A 91-year-old pickleball instructor didn’t start exercising until she was 55. Here’s how she stays in shape while eating ice cream every day.
Leurene Hildenbrand, 91, plays pickleball four times a week and tends to her 24-acre property throughout the day.
The athletic nonagenarian starts each day with oatmeal and ends it with a bowl of ice cream.
Hildenbrand broke her daily routine and revealed her longevity secrets.
Leurene Hildenbrand, 91, plays pickleball four times a week – three times with adults and once when teaching the sport to children aged 11 to 18. Many of her teammates are in awe of her hyper-athleticism and can’t believe it when she reveals she didn’t start exercising until she was in her mid-50s.
“A lot of people come up to me and say, ‘You must have done this your whole life,'” Hildenbrand told Insider. “And I say, ‘No, I only started when I retired. I kind of put my heart into it. I am very competitive and I like to learn.
Hildenbrand was a research scientist at Goodyear for most of her young adult life before the company offered her early retirement at age 55.
The hardworking woman had free time and was looking for ways to spend it. She started out playing table tennis with her husband and some of his friends from work, that’s when she heard about the National Senior Games, a non-profit competition for senior citizens. which includes tennis matches, swimming competitions, 5k races and more for anyone over 50. and older.
Hildenbrand said she grew up at a time when women were discouraged from playing sports and later didn’t find the time to do so. Uninhibited at last, Hildenbrand played as many sports as she could: pickleball, bocce, cycling, rollerblading, running, table tennis, and more.
The nonagenarian described her daily routine and how she adapts in time to play sports while tending to her 24-acre property in Ohio. She advises other seniors, especially those who aren’t already active, to boost their competitive spirit and play sports.
The 91-year-old rarely stops moving
Most of the time, she makes time for sports like pickleball and bicycling, and works to maintain her 57-year-old property in Ohio. She takes care of the house, mows her lawn, clears snow and even cuts trees using the wood saw her son gave her when she was 88 years old.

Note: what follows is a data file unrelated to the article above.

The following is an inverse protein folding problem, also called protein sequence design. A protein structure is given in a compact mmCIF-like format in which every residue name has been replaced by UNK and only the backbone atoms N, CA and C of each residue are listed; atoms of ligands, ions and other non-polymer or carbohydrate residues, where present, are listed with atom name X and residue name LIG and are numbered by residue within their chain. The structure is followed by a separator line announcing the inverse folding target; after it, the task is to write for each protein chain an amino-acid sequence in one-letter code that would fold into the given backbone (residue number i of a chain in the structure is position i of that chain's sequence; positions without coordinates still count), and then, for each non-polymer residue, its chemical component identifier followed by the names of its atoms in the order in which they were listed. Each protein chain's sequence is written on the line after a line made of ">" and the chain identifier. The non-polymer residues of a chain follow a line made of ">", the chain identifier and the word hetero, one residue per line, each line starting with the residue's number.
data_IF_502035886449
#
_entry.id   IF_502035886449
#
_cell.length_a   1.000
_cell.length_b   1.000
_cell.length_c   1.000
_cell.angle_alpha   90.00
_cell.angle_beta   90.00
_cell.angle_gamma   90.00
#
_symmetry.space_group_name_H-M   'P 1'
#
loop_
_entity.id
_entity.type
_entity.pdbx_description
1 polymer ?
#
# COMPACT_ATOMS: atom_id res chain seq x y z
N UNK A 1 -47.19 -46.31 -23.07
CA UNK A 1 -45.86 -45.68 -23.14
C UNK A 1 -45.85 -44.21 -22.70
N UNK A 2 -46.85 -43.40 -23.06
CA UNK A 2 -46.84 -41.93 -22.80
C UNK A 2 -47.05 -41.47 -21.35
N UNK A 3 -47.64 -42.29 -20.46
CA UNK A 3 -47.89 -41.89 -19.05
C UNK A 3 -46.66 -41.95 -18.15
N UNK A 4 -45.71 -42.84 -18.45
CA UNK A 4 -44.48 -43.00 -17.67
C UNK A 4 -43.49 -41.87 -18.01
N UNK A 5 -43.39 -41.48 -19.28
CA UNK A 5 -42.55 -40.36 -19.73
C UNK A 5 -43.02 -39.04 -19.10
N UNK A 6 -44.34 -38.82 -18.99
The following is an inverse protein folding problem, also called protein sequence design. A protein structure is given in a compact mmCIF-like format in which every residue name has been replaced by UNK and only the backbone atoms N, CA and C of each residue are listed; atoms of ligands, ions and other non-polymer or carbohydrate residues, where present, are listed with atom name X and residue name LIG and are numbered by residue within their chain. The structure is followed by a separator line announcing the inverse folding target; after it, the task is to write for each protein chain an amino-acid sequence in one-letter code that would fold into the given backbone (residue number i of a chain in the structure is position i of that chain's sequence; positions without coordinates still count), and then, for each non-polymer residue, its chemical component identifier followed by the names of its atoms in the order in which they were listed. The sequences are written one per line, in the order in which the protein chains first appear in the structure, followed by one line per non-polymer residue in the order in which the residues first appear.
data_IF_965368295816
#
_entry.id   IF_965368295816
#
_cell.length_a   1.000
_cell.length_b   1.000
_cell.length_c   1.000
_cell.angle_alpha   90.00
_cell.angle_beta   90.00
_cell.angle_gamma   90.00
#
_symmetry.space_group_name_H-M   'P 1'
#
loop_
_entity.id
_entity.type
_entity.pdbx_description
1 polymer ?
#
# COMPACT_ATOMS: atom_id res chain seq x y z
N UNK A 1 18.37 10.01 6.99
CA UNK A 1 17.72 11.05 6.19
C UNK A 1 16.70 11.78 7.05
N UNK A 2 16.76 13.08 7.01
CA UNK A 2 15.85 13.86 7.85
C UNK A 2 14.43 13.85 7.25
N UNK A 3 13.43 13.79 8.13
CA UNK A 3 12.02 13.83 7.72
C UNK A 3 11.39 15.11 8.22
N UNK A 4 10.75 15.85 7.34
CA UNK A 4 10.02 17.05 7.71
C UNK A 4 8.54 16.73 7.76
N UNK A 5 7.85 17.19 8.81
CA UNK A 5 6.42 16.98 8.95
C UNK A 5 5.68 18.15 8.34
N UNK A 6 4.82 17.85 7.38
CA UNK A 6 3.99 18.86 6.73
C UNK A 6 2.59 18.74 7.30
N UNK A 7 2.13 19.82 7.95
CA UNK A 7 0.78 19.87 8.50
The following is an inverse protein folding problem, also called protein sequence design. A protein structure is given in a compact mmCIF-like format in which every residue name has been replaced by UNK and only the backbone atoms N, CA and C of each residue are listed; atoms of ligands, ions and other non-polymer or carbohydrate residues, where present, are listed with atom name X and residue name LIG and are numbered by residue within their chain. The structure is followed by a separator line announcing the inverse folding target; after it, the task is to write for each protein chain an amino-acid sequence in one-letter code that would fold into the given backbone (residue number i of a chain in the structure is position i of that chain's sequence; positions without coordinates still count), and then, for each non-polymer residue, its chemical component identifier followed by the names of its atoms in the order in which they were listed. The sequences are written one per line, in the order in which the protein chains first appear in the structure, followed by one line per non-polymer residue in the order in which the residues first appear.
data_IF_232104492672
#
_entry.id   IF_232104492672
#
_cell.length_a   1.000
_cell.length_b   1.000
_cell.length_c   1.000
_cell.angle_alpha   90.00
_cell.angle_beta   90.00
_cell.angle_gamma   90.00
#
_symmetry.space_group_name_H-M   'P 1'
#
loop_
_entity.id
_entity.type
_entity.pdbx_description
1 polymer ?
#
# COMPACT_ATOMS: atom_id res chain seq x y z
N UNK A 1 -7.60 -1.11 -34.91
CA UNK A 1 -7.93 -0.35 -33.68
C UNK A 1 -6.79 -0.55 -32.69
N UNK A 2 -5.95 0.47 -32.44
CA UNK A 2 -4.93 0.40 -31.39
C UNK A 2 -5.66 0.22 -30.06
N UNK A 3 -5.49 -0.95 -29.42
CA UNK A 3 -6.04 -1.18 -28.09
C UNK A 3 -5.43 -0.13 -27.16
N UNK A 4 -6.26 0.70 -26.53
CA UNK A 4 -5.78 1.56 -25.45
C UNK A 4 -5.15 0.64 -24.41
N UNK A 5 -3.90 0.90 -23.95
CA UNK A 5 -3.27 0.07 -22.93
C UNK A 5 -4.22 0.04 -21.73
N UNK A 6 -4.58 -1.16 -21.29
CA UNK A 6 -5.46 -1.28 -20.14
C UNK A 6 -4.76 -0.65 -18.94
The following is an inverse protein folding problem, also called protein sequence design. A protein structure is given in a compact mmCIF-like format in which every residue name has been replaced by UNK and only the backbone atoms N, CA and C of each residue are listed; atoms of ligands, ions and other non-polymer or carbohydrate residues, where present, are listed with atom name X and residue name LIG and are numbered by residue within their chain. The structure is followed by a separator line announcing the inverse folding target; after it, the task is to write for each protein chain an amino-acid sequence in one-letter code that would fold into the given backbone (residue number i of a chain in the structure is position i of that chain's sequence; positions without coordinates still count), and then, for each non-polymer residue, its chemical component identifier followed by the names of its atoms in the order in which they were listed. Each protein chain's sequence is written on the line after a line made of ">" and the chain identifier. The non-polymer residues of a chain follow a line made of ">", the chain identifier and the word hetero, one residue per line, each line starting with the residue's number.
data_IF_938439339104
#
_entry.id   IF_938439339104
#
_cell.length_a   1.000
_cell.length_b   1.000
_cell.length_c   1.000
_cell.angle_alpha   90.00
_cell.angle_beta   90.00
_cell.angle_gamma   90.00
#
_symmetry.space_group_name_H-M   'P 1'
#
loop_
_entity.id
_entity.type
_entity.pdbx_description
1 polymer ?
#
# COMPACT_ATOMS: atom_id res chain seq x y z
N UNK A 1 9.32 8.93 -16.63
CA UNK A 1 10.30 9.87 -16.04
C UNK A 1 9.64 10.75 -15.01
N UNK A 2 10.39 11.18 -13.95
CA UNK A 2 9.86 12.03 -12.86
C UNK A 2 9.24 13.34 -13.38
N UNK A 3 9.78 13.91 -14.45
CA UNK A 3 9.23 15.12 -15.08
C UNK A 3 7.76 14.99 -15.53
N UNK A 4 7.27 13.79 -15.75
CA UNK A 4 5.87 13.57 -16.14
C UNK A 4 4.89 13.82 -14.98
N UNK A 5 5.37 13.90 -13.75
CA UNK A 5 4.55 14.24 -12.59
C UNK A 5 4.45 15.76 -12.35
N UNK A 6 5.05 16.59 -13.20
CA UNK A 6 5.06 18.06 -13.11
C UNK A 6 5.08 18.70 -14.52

Exercise might be the secret to Hildenbrand’s long life. Science suggests that regular exercise prevents premature death from chronic disease, keeps the brain from deteriorating, and generally helps you live longer.
During the summer, she takes a break from her usual chores by spending time at her vacation home in Florida, but she still adjusts to some daily exercise. She keeps moving teaching three aerobic exercise classes one week.
“I play a lot of pickleball indoors and outdoors” in Florida too, she said. “So in both places, in Ohio and over there, I’m very, very busy.”
Hildenbrand starts the day with oatmeal and ends it with ice cream
An early riser, Hildenbrand is up at 6:30 a.m., regardless of what time she goes to bed. She credits her endurance to getting up and going to growing up on a farm, where she cared for animals before running away to school.
She starts her day watching the news, while eating oatmeal with flax seeds and drinking a cup of coffee.
She also said she makes sure to drink water throughout the day. Last year, Hildenbrand said she nearly passed out while playing a pickleball tournament in the hot sun. His partner quickly came to his aid with water and a damp towel, but Hildenbrand was back on his feet soon enough. She continued the competition after a few minutes of rest. Since then, water has become a priority in her daily life.
Between teaching pickleball and chopping down trees, Hildenbrand’s daily chores can add up. She usually goes to bed at 11:30 a.m. or 12 p.m., often after indulging in a bowl of mint chocolate chips or moose ice cream. “I always have six to eight different half-gallons in my freezer,” she said. “People laugh about it, but it’s true.”
Playing sports gives the senior a sense of community and makes exercise more bearable
Hildenbrand has been a widow since 2012, but she says her social life is just as active as she is.
“I have a lot of friends all over the country,” she said. “We play games. We play pickleball. I have friends in every sport I play, in everything I do.”
Along with exercise, maintaining friendships is actually a scientific way to live healthier in old age. According to research, seniors who stay mentally sharp tend to maintain strong bonds with family and friends.
Hildenbrand said she wants to inspire other seniors to play sports. She said there was nothing special about her genetics; her younger and older siblings have been “gone for years”, but exercise has allowed her to live a long and fulfilling life, she said, and competition makes her more enjoyable.
“You get the exercise as well as the fun of playing the game, and you want to excel even more,” she said. “And then you don’t even realize your health is getting better.”
Read the original Insider article